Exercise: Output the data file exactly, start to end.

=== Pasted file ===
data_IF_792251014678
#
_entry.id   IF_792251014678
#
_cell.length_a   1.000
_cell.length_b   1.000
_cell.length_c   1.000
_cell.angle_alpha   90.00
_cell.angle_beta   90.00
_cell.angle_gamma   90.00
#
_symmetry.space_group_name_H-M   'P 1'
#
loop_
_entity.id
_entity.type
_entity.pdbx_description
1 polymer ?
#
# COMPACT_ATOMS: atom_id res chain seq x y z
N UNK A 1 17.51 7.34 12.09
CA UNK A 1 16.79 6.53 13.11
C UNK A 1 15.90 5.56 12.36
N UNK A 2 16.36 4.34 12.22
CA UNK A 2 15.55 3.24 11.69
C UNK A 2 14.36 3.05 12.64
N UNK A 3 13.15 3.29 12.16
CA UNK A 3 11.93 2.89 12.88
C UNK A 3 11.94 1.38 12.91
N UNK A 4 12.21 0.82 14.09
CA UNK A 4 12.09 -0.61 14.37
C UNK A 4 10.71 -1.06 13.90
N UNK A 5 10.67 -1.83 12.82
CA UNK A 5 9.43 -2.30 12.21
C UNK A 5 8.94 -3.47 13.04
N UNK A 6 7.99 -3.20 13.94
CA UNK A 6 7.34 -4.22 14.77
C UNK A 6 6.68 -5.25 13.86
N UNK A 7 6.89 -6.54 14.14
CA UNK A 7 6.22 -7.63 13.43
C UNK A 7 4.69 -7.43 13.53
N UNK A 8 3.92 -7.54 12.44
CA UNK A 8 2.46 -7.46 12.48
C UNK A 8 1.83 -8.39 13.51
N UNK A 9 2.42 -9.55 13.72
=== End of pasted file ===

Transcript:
data_IF_792251014678
#
_entry.id   IF_792251014678
#
_cell.length_a   1.000
_cell.length_b   1.000
_cell.length_c   1.000
_cell.angle_alpha   90.00
_cell.angle_beta   90.00
_cell.angle_gamma   90.00
#
_symmetry.space_group_name_H-M   'P 1'
#
loop_
_entity.id
_entity.type
_entity.pdbx_description
1 polymer ?
#
# COMPACT_ATOMS: atom_id res chain seq x y z
N UNK A 1 17.51 7.34 12.09
CA UNK A 1 16.79 6.53 13.11
C UNK A 1 15.90 5.56 12.36
N UNK A 2 16.36 4.34 12.22
CA UNK A 2 15.55 3.24 11.69
C UNK A 2 14.36 3.05 12.64
N UNK A 3 13.15 3.29 12.16
CA UNK A 3 11.93 2.89 12.88
C UNK A 3 11.94 1.38 12.91
N UNK A 4 12.21 0.82 14.09
CA UNK A 4 12.09 -0.61 14.37
C UNK A 4 10.71 -1.06 13.90
N UNK A 5 10.67 -1.83 12.82
CA UNK A 5 9.43 -2.30 12.21
C UNK A 5 8.94 -3.47 13.04
N UNK A 6 7.99 -3.20 13.94
CA UNK A 6 7.34 -4.22 14.77
C UNK A 6 6.68 -5.25 13.86
N UNK A 7 6.89 -6.54 14.14
CA UNK A 7 6.22 -7.63 13.43
C UNK A 7 4.69 -7.43 13.53
N UNK A 8 3.92 -7.54 12.44
CA UNK A 8 2.46 -7.46 12.48
C UNK A 8 1.83 -8.39 13.51
N UNK A 9 2.42 -9.55 13.72